Scientist proves Ryanair's scratchcard claims don't add up

Flying Ryanair doesn't always add up - and now there's scientific proof of that. 

Regular flyers will be familiar with the claims from the flight crew that buying two of the airline's scratchcards doubles your chances of winning.

But a passenger, scientist David Robert Grimes, recently did the maths and worked out that this couldn't be correct.

Ryanair sells its scratchcards onboard their route network alongside snacks and drinks

Ryanair sells its scratchcards onboard their route network alongside snacks and drinks

David Robert Grimes worked out that the probability of doubling your chances by buying two scratchcards wasn't correct and shared his workings on Twitter

David Robert Grimes worked out that the probability of doubling your chances by buying two scratchcards wasn't correct and shared his workings on Twitter

Grimes is a scientist who works at Oxford University and regularly flies with the budget airline

Grimes is a scientist who works at Oxford University and regularly flies with the budget airline

Grimes worked out the calculations on a notepad in the air and Tweeted his results later, reported The Independent.

He Tweeted: 'Ryanair doing 2 scratchcards for price of 1, claimed it'd double your odds of winning. I spent a good 5 minutes checking & this was only true if your chances of winning are always 0 or you bought 0 cards. This is a fine hill to die on, damn it!'

He wrote on the calculations 'no dice O'Leary', referring to Michael O'Leary, Ryanair's chief executive.

The scientist, who normally works on scientific research into cancer modelling at Oxford University, was flying from Dublin to Brussels Chareloi when he figured out the fib.

He told MailOnline Travel: 'The claim is based on a misunderstanding of how probability works - if you flip a coin, your chances of getting a heads is 50 per cent. But it's not 100 per cent if you flip twice. The reality is that we all tend to misunderstand statistics and probability, and they can confound our intuition!'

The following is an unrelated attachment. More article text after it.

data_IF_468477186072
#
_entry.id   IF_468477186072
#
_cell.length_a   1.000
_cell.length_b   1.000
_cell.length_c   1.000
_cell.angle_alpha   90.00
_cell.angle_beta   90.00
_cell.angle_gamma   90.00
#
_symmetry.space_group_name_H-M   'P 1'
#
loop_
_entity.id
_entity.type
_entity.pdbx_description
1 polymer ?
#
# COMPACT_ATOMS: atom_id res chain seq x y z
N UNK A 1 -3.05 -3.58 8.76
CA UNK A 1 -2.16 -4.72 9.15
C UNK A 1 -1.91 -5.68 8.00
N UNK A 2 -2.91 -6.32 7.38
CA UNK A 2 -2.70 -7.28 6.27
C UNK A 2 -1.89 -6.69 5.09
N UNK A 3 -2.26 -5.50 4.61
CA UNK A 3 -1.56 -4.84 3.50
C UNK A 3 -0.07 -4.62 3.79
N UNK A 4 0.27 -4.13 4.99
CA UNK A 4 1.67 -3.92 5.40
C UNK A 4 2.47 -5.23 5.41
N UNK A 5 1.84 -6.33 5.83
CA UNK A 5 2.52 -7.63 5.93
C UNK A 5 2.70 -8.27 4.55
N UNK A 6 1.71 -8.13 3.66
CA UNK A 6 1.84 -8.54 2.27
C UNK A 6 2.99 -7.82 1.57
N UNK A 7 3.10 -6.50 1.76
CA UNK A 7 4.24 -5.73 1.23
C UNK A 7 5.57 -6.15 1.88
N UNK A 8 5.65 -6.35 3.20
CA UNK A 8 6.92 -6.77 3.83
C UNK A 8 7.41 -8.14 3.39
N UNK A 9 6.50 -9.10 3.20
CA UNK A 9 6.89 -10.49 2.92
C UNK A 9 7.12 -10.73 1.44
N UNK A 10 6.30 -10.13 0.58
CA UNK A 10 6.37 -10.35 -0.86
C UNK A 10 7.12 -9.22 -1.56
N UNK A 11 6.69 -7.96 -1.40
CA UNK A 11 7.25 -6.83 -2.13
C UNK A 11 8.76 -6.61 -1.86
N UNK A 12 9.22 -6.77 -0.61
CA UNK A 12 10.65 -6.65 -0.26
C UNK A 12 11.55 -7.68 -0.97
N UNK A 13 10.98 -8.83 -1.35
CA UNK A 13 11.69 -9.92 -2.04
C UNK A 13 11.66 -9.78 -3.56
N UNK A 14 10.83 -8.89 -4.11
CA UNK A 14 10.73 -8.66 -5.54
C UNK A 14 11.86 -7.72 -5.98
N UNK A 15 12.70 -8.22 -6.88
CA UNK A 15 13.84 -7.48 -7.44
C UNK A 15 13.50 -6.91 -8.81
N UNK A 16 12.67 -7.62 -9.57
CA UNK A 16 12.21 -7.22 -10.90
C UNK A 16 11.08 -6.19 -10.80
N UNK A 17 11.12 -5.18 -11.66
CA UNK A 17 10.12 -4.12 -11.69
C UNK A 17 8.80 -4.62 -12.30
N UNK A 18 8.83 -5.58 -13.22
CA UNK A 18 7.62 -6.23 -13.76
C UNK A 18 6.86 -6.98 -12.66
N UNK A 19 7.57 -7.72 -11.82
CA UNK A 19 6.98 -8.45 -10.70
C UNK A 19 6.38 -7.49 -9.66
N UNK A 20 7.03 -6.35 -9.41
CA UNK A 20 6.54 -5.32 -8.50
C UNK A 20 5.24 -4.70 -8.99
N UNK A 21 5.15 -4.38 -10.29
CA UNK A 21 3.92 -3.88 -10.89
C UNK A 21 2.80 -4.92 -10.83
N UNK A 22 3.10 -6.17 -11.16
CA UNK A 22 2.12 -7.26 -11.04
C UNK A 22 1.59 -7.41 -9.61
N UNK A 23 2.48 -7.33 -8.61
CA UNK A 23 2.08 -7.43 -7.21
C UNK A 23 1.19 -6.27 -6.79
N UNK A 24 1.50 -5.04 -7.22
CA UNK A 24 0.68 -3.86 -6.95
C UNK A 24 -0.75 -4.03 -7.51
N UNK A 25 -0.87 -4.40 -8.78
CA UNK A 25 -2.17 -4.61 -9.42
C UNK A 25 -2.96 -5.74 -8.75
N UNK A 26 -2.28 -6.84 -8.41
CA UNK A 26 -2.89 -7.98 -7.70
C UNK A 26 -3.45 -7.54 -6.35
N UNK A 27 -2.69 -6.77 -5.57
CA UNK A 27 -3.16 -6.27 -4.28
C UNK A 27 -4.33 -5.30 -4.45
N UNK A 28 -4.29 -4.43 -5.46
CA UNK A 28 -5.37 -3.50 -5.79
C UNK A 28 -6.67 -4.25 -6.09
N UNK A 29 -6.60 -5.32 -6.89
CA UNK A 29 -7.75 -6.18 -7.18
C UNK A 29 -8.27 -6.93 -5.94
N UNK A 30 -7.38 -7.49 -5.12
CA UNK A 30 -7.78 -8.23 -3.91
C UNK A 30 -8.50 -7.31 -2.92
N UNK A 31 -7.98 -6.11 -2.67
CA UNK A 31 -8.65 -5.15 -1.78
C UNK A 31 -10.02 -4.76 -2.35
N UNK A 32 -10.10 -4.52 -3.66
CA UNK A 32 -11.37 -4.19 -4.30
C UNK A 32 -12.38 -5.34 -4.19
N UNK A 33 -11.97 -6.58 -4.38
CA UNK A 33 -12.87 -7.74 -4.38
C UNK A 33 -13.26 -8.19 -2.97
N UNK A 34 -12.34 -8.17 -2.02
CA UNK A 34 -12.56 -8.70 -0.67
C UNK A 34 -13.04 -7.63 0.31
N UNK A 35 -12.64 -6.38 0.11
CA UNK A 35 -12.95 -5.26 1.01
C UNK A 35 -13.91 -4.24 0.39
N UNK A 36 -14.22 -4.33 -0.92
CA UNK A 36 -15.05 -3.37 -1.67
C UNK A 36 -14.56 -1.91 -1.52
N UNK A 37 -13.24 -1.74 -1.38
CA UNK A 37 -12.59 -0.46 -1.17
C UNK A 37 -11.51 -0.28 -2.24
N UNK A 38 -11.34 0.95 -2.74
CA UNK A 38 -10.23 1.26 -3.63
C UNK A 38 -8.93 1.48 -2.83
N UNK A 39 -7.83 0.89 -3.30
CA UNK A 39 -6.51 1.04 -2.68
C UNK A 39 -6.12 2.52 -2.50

His discovery hasn't put him off flying with Ryanair, though.

He added: 'I fly Ryanair all the time - and certainly an innocent mistake from an overworked cabin crew member won't change that. It's an entirely understandable error, and I was just having some fun with math pedantry to amuse myself.' 

Ryanair told The Independent: 'All of our 129million customers are already a winner thanks to our unbeatable low fares and our scratchcard game offers great prizes including cash, luxury cars and the chance to win €1million, while supporting charities across the UK and Europe. We also offer a bundle of seven cards for the price of five!'

The sale of onboard scratchcards on the Irish budget airline was one of the issues raised by cabin crew recently. 

They allege that they are threatened with poor shift patterns if they fail to sell items including scratchcards, food, drink and perfume.

According to The Guardian, documents reveal how much money each crew member is making and asking them to give an explanation when they fail to meet a target.

If their sales fall below the strict targets, crew members are allegedly hit with unfavourable shift patterns and disciplinary measures. 

The budget airline raked in £1.6billion last year from more than 16 different 'extras' including baggage charges, leg room and even oxygen as well as in-flight sales.

A Ryanair spokesman said: 'These claims are false. We do monitor and manage sales performance and any crew members that consistently and markedly under-perform are given time and training to improve.'